Food chemistry, atom crashing, wave power, food chemistry, and robots! These are just a few of the topics covered in this fantastic new science encyclopedia, which presents a comprehensive overview of physical and life sciences from A to Z. Super smart and kid-friendly, it’s packed with full-color photographs, weird but true facts, amazing statistics, do-it-yourself experiments, plus profiles of scientists and National Geographic’s explorers who rock the world of science. Keep up with the changes happening all around us with this stellar science reference book. -Goodreads
The Science Encyclopedia Review
The Science Encyclopedia: Atom Smashing, Food Chemistry, Animals, Space, and More! is not a book a child will get through in a day. Or even in a week. At 304 pages, it’s a fair monster of a book. It’s a good thing, though, considering all the information stuffed in it. I loved that right away they made science accessible to kids. They made it clear that science has touched almost every part of their lives in some way. From the computer they play on to the food they eat. I also appreciated that they clarified scientific theory immediately. Given that most adults don’t seem to know the difference between a theory in casual conversation and the scientific theory, it was needed! The Physical Sciences and Life Sciences are briefly, but thoroughly explained before book dives into anything in-depth.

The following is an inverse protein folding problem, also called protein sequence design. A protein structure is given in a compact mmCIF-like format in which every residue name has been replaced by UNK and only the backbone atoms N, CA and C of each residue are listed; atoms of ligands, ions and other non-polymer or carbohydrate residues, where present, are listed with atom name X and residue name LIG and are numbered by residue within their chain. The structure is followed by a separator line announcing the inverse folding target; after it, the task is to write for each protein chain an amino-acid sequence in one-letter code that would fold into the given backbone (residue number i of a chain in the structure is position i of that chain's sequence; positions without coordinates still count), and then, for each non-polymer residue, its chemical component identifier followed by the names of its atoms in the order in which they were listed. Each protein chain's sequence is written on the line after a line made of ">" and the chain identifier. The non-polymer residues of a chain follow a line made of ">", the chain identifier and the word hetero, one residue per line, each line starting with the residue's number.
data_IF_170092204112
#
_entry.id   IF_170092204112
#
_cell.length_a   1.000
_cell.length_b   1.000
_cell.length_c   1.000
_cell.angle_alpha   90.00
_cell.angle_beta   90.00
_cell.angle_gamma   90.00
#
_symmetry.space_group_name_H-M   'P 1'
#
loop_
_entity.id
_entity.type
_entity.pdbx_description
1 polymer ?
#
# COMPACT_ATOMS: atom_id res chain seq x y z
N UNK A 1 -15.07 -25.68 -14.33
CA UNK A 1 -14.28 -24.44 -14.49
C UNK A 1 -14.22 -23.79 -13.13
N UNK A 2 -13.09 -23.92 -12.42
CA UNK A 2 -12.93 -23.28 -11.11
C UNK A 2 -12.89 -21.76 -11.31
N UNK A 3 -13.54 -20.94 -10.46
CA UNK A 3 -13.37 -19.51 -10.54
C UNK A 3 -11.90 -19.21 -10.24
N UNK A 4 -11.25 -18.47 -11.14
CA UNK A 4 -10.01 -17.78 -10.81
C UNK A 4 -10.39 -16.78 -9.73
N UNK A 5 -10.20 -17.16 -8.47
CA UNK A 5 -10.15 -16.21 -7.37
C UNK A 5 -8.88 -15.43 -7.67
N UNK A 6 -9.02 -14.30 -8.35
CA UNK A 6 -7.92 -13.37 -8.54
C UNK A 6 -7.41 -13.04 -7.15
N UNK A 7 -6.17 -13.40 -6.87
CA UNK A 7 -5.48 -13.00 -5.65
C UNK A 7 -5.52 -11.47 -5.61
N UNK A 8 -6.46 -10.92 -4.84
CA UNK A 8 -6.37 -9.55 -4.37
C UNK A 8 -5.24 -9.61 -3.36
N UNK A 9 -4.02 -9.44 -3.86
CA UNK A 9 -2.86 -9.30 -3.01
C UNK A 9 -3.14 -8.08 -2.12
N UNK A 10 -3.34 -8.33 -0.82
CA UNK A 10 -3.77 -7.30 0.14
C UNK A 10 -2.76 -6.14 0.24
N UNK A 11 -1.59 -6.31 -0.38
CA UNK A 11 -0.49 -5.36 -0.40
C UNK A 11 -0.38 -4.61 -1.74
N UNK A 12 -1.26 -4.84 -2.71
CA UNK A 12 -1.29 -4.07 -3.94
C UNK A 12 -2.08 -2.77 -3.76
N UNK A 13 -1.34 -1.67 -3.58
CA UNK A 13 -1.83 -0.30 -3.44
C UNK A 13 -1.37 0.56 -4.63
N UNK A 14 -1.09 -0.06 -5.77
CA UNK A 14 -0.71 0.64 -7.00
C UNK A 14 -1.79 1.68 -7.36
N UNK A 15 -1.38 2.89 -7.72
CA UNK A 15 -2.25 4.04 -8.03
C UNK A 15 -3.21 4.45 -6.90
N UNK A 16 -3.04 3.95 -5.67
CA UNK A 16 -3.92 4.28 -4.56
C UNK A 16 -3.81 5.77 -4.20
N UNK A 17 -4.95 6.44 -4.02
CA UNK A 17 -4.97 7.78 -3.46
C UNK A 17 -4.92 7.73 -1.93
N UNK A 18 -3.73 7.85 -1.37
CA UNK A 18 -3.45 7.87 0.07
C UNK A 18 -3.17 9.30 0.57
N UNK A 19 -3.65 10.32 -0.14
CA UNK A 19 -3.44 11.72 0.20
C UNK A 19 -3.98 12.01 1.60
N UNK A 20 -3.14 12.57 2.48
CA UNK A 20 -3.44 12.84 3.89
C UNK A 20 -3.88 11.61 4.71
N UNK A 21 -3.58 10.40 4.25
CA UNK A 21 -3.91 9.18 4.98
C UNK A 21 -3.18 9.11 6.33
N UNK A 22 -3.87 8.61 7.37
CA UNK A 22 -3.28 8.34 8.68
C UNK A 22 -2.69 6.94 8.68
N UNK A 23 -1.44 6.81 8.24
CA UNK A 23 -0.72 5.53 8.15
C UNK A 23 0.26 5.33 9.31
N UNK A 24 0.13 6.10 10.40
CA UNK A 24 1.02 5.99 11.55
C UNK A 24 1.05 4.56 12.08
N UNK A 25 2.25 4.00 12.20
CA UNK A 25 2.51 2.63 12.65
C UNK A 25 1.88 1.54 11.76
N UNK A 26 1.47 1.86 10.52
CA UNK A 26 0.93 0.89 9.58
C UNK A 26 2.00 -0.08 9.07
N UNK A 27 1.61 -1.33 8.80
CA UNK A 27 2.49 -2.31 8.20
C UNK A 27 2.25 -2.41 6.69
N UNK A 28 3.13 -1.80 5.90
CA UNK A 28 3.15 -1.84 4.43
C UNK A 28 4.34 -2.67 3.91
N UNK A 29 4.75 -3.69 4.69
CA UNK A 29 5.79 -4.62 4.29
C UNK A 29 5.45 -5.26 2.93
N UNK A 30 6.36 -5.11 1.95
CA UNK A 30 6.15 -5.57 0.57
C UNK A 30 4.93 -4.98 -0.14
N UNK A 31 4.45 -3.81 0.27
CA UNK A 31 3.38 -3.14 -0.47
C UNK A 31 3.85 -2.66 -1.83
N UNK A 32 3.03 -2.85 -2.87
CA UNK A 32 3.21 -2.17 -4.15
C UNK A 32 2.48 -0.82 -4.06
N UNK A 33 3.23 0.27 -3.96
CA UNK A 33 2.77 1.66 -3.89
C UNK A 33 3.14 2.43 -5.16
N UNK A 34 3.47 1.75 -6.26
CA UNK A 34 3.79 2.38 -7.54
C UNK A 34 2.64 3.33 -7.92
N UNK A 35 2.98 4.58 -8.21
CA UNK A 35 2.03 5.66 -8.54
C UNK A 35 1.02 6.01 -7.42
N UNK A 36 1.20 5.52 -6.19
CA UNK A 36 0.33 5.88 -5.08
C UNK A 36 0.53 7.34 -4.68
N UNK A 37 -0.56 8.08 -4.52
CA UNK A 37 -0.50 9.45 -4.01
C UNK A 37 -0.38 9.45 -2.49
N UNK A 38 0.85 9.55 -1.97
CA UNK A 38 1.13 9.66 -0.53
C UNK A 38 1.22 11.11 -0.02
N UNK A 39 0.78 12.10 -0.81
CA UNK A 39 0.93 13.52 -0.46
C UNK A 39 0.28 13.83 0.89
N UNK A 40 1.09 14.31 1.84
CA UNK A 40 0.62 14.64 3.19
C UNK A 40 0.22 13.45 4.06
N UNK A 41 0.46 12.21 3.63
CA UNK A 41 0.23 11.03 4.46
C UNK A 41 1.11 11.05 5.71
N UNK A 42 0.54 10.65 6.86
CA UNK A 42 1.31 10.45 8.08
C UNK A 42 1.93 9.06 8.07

The editors have done their best to make sure the format is one that keeps the reader’s attention. The various sections are well-defined, the font varied as necessary. Colors and pictures play a huge role in the information. The Science Encyclopedia is for 8-12 year olds. To be honest, I think it might be a little much for the younger end of that age range. It gets in-depth enough that younger children might get easily lost. It really depends on the child though. They did do a great job of giving enough information to make the reader feel like they ‘got it’ on a basic level, but not into the minutiae.
All the “Try This!” experiments contained within the Science Encyclopedia seems very appropriate for the intended age range. I loved the “Geek Streak” tidbits. They were extremely well named as a number of them made me perk up when I read them! The “LOL!” sections were awesomely groan worthy. Having been told I have the sense of humor of a 10-year-old boy, I feel my words carry some weight on this. The “Personality Plus” sections attempt to put names and faces to scientific discoveries. I didn’t particular care for them, but appreciated their inclusion nonetheless. The Word Check sessions were good vocabulary builders.
I can’t say that Science Encyclopedia: Atom Smashing, Food Chemistry, Animals, Space, and More is my favorite book from National Geographic, but it is a wonderful one. It does what it sets out to do. Whether you get it for your mini-geek at home, or are a teacher purchasing it for your classroom, you’ll get your money’s worth.